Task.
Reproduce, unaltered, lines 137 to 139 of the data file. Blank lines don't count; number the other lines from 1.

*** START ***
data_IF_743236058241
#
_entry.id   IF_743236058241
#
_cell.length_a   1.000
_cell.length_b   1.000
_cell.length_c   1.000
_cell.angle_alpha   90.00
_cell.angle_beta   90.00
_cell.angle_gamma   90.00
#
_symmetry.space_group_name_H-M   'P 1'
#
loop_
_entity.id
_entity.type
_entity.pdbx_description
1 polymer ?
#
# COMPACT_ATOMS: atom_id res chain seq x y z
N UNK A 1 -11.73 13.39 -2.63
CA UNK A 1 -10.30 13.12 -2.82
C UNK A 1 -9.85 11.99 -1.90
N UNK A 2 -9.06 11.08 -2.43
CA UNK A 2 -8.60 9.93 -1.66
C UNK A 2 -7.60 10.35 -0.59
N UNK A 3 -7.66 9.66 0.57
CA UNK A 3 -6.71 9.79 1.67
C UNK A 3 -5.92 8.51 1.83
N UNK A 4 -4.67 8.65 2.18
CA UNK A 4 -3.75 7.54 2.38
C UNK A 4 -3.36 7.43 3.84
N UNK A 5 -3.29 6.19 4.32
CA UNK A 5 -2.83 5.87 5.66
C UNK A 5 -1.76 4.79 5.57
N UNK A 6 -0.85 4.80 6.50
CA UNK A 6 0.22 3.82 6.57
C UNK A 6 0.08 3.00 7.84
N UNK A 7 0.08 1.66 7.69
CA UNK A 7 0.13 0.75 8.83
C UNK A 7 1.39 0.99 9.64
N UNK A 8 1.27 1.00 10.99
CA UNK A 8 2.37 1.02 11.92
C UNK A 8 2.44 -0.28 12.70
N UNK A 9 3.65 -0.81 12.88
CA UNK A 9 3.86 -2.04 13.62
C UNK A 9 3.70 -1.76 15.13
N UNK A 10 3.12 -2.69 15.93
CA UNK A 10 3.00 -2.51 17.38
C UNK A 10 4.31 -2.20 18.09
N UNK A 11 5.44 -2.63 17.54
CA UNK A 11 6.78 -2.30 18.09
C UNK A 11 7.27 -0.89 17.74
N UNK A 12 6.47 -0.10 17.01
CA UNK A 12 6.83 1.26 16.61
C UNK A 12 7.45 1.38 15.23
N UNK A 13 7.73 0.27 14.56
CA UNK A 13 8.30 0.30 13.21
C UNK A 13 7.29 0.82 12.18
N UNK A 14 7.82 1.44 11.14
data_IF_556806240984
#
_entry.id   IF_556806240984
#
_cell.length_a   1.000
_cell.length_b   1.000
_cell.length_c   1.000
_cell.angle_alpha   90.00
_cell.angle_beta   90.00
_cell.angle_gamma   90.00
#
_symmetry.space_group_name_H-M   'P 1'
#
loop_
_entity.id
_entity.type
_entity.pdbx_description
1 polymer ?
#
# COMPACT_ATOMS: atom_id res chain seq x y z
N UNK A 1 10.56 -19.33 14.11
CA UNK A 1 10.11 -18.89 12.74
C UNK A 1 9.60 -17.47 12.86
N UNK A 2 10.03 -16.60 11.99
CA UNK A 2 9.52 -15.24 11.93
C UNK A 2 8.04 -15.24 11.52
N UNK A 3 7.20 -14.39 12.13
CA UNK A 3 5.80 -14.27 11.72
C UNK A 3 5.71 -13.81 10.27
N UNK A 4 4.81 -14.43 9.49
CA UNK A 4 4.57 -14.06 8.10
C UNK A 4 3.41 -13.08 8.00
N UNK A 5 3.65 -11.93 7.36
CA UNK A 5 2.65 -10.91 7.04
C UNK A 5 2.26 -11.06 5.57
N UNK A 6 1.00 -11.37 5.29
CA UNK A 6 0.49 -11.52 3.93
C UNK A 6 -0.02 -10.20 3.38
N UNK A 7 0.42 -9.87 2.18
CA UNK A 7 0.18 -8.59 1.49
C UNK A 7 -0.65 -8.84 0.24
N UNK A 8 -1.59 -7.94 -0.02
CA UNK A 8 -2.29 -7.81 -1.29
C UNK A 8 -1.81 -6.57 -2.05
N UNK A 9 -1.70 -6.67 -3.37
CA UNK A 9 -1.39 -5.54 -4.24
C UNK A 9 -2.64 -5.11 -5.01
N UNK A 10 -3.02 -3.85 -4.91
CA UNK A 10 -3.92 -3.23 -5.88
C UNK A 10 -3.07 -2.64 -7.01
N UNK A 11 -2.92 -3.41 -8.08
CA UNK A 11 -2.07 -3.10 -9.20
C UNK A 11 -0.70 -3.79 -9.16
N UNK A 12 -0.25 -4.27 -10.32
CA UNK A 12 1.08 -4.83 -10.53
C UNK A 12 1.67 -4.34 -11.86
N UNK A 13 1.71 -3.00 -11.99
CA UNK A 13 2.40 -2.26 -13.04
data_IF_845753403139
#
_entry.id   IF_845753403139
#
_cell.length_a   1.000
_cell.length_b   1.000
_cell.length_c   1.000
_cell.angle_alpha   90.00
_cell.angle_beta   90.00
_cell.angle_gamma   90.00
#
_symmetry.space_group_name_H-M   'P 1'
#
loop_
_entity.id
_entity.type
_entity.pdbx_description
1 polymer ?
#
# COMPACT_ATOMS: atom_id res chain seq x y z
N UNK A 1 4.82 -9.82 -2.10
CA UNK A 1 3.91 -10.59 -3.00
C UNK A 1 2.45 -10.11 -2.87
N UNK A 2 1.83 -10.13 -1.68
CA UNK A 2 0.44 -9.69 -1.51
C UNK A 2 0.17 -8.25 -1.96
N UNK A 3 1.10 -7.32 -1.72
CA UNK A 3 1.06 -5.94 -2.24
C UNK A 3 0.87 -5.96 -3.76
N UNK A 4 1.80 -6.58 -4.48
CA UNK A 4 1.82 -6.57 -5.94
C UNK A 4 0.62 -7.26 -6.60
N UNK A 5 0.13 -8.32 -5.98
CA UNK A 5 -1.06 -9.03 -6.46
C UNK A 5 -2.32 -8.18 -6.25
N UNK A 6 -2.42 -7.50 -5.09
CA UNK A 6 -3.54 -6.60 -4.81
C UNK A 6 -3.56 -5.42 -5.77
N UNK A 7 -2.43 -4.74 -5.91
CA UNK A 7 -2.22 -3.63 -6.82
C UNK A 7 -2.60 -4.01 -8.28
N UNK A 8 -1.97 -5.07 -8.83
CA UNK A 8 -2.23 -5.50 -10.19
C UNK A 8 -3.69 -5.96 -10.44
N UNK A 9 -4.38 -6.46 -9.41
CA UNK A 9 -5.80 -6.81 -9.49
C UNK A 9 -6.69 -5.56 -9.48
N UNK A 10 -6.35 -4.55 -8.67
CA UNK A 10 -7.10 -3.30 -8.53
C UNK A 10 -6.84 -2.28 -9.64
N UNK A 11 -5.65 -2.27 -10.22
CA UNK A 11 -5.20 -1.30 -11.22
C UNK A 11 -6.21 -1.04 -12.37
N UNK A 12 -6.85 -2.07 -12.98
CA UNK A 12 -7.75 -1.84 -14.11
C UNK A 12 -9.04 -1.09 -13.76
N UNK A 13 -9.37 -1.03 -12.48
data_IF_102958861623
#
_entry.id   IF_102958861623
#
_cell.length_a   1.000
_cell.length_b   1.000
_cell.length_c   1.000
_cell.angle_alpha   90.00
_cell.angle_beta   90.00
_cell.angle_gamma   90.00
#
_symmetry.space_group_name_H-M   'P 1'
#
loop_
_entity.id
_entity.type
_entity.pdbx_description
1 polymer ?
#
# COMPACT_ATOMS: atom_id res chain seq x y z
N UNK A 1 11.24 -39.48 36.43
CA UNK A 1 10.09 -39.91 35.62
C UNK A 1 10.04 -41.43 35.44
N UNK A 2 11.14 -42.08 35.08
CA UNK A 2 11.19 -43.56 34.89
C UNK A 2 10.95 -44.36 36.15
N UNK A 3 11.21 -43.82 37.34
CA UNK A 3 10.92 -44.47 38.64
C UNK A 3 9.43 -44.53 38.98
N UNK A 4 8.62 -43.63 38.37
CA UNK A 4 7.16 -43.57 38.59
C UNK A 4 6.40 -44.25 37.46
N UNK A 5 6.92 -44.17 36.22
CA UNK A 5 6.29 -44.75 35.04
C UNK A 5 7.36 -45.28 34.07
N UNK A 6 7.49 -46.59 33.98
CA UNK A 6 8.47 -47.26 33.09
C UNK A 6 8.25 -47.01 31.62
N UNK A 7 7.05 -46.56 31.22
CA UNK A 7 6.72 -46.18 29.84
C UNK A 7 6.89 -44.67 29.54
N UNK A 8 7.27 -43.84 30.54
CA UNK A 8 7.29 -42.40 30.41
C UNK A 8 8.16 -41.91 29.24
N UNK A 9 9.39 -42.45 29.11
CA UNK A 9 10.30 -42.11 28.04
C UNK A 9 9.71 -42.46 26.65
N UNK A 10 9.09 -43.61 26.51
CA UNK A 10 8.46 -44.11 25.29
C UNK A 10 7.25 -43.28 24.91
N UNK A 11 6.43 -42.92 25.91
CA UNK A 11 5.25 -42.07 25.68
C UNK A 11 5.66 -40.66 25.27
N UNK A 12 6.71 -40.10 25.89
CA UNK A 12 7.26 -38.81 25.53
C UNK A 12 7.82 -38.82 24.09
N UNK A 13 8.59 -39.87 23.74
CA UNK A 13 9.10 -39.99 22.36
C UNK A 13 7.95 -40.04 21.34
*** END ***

#
# COMPACT_ATOMS: atom_id res chain seq x y z
N UNK A 1 4.82 -9.82 -2.10